Django – CRUD application with Python

Making a CRUD application with Python is actually one of the basic thing a Python Developer should be able to do. Although some may argue it is extremely basic – it is not.


The basic requirements for this one, were the following:

  • Display “There are no recipes”, if there are no recipes written:

Index.html looks like this, when there are no recipes present.

  • Have a nice form to create a recipe:

    Creating a recipe is powered by the Forms in Django.

  • Delete the recipe with a blurred option:

    The form is not clicable, see the DisabledForm() class.

  • Display the recipes nicely, one below another:

    The index.html displays the recipes, if there are any.

  • Have a database (this is not Excel and VBA where you can save things in a spreadsheet 🙂 )
  • Show “details” nicely, with ingredients splitted by comma and shown to a list:

    The details.html page. The ingredients are splitted and listed.


Ok, the code is actually available in GitHub (scroll a bit more), but here are some of the highlights:


The forms are part of the “Django” magic – they take the class which they model and render it into HTML page

The DisabledForm() class is the one that makes the form look “unclickable”. See the “Delete Recipe” picture above to get an idea:


The views are the part of the code, that take care about which html file should be presented with what content, upon a given request. In the project, these are into 2 files. is actually rather straight-forward, presenting either a simple html file with “There are no recipes” text on it or listing the recipes above each other. Which version you will see, depends on the value of the recipes_present key of the context:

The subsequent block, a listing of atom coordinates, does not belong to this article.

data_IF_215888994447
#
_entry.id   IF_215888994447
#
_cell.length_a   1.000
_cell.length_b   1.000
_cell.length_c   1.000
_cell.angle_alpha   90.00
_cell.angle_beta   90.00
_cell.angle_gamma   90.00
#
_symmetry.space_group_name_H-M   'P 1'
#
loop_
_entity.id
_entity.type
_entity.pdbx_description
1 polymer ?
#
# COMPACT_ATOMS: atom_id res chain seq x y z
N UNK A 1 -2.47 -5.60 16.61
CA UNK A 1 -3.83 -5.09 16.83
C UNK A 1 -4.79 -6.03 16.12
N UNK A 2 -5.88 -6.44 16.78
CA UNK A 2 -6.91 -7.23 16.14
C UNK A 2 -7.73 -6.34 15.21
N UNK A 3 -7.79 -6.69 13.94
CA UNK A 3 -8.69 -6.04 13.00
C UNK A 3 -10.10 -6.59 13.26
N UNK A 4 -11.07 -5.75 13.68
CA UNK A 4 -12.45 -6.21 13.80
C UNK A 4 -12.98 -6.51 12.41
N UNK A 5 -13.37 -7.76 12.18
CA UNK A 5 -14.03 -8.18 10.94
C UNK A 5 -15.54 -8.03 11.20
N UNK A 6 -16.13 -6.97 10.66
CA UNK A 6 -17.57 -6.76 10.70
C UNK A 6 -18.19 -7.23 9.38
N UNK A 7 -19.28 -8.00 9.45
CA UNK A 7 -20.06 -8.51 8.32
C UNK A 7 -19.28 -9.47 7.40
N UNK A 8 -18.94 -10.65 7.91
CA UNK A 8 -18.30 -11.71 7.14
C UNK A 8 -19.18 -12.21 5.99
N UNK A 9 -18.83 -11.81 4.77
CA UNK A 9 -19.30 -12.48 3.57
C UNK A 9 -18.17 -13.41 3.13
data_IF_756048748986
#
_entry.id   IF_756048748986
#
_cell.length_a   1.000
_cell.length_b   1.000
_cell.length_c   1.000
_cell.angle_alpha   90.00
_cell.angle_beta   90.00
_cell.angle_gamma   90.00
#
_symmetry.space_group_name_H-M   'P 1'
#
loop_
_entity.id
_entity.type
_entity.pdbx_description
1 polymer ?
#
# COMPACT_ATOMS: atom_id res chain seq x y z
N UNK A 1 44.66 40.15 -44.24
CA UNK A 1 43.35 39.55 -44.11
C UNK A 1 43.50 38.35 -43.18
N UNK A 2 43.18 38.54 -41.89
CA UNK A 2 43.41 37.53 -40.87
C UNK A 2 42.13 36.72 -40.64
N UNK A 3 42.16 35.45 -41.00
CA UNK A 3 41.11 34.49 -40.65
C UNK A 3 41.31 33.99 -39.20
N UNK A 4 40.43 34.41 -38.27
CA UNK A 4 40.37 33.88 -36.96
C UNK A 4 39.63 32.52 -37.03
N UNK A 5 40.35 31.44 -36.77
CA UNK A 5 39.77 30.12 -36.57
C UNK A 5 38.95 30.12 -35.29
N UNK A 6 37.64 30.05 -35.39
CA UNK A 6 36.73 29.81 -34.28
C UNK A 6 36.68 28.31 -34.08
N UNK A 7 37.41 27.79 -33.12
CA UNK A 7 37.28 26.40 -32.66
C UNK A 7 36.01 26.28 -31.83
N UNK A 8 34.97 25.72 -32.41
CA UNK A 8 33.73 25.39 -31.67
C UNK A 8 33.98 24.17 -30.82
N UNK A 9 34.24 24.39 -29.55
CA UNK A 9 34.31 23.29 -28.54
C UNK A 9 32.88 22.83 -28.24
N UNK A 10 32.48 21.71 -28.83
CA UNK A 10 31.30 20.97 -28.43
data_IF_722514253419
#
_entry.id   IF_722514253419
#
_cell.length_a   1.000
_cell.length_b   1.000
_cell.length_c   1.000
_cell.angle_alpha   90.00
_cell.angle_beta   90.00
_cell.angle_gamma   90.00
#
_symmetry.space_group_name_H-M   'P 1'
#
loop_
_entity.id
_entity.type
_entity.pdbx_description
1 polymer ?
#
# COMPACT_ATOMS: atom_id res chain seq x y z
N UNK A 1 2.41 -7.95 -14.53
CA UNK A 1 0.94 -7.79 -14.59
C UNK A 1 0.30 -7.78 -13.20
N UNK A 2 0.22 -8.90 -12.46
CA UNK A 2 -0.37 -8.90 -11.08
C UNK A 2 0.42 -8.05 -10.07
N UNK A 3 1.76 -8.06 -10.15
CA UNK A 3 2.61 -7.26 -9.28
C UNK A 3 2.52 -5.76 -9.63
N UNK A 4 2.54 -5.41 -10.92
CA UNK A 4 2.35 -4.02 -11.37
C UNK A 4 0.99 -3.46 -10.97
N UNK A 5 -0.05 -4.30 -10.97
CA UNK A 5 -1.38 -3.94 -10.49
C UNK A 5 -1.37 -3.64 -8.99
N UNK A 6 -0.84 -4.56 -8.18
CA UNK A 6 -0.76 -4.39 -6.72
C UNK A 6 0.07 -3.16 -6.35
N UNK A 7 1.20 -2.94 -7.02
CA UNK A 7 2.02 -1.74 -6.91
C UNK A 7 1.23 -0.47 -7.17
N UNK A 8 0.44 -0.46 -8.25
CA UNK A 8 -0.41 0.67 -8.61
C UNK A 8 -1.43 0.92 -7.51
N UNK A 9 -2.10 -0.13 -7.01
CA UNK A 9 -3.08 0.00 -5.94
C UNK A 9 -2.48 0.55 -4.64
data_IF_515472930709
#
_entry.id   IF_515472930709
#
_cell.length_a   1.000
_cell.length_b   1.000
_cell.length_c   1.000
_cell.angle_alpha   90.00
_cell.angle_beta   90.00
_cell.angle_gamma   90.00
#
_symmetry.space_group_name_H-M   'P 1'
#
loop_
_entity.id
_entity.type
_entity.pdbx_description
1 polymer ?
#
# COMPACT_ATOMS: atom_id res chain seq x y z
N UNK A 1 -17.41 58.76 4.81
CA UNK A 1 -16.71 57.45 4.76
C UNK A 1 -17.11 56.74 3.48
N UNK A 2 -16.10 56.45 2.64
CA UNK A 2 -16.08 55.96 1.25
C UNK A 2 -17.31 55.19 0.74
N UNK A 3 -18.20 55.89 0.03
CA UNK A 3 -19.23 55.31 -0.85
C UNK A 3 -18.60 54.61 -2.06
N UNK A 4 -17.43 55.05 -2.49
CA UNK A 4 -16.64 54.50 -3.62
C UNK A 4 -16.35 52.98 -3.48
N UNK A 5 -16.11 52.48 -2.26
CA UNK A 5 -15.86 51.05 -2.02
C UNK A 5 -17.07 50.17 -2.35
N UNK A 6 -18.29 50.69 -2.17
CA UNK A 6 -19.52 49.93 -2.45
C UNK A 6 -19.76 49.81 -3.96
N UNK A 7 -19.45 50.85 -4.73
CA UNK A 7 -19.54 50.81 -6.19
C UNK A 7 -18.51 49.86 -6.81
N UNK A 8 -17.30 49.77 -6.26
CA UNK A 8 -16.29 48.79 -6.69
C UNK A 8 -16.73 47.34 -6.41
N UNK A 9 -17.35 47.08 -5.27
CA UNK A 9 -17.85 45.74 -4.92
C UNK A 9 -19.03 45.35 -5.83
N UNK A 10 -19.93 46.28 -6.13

For the other views the story is not that trivial. There we see a difference between GET and POST requests, for each of the CRUD actions. A pk variable is taken, in oder to locate exactly the correct recipe from the database with recipe = Recipe.objects.get(pk=pk):


Our model is only one, as the app is quite small. Anyway, this one is used for the forms creation:


There are two type of urls – /app/views/  and /recipes/ The old Roman saying – “Divide and rule” is actually quite an important one here, putting the recipe app logic into the recipe app and leaving almost nothing to the main app:


Partial template

As you have probably noticed that the upper part of the app is repeating everywhere, it is a good idea to take this part of the app into a partial template. It looks like this:


I have decided to put the Index, as you may easily see the If-Else-EndIf logic in this one, deciding whether to render the “No recipe” part of the page or the pictures with the text.


The delete is actually chosen, because it provides just a small taste of how little code is needed, if one uses the partial site and the forms correctly. 15 lines are enough:

How to run it & GitHub:

I guess you probably will not be able to replicate the project with the code above. Don’t worry, there is a zip archive in git, that you can actually extract and run:

Still, just having the GitHub will not be enough. There is a database behind it and if you run it without setting the database,  you would get: conn = _connect(dsn, connection_factory=connection_factory, **kwasync) django.db.utils.OperationalError: FATAL: database “recipes” does not exist

  • First make sure that you have a database named “recipes”;
  • Then make sure that you run migrate  from;
  • The is another story;
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